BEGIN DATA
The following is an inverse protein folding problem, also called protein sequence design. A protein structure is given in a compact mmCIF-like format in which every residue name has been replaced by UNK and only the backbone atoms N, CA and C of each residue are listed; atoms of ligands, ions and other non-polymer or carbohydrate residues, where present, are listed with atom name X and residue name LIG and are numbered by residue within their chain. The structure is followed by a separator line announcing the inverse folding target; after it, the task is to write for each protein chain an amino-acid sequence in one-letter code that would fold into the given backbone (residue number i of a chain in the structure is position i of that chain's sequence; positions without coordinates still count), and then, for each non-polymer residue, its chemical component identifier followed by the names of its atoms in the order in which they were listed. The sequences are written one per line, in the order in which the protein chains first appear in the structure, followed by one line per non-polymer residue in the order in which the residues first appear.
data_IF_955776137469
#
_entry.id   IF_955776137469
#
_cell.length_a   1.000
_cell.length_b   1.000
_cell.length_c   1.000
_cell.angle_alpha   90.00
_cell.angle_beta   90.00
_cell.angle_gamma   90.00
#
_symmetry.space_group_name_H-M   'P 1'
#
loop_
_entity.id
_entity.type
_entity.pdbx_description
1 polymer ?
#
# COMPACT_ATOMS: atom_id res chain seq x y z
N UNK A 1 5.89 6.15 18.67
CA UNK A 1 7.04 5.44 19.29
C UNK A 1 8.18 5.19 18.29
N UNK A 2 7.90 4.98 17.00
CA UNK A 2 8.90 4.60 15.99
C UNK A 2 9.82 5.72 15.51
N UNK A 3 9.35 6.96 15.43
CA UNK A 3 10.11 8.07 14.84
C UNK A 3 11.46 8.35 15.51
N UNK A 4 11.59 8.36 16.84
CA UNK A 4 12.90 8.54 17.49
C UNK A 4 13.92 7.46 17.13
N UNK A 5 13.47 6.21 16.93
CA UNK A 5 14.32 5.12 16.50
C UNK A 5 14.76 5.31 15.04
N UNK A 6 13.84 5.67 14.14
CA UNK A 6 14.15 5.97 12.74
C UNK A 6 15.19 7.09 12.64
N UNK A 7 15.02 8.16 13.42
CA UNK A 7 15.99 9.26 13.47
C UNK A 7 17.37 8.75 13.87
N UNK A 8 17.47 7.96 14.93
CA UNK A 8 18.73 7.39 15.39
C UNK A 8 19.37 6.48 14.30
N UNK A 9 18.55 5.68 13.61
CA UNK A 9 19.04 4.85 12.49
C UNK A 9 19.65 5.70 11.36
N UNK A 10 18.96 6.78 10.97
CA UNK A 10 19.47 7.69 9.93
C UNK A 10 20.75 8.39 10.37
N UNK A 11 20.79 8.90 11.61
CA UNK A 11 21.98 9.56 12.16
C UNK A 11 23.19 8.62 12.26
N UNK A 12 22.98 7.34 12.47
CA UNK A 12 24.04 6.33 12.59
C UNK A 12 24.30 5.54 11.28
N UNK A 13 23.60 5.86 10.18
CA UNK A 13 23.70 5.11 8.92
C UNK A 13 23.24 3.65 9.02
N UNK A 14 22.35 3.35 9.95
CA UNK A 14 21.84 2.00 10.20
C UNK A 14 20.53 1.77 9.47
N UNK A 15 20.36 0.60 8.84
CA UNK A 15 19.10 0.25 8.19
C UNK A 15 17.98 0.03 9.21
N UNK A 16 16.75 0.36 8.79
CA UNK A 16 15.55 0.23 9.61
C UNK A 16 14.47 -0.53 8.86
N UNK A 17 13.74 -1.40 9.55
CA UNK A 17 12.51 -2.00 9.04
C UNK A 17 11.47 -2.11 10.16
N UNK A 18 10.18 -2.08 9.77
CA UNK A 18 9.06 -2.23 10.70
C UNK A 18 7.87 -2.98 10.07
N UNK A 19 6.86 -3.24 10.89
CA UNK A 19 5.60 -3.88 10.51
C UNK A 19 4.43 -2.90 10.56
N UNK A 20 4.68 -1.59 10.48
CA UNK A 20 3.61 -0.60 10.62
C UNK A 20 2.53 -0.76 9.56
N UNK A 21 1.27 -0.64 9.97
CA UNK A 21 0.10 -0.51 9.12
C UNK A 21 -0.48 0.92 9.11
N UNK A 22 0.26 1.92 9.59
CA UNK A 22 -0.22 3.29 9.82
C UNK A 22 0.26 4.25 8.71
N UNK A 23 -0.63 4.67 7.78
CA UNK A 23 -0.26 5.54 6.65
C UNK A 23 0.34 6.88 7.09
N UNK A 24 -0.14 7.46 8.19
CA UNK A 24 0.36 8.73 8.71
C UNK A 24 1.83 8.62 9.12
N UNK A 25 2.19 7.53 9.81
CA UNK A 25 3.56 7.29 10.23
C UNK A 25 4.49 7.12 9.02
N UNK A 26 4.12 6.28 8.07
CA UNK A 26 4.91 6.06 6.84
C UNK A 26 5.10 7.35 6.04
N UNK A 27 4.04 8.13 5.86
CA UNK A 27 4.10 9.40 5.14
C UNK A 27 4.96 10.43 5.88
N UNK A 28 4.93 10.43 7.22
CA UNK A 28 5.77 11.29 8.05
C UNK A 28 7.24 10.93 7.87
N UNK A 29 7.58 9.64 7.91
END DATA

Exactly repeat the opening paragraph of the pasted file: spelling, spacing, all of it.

The following is an inverse protein folding problem, also called protein sequence design. A protein structure is given in a compact mmCIF-like format in which every residue name has been replaced by UNK and only the backbone atoms N, CA and C of each residue are listed; atoms of ligands, ions and other non-polymer or carbohydrate residues, where present, are listed with atom name X and residue name LIG and are numbered by residue within their chain. The structure is followed by a separator line announcing the inverse folding target; after it, the task is to write for each protein chain an amino-acid sequence in one-letter code that would fold into the given backbone (residue number i of a chain in the structure is position i of that chain's sequence; positions without coordinates still count), and then, for each non-polymer residue, its chemical component identifier followed by the names of its atoms in the order in which they were listed. The sequences are written one per line, in the order in which the protein chains first appear in the structure, followed by one line per non-polymer residue in the order in which the residues first appear.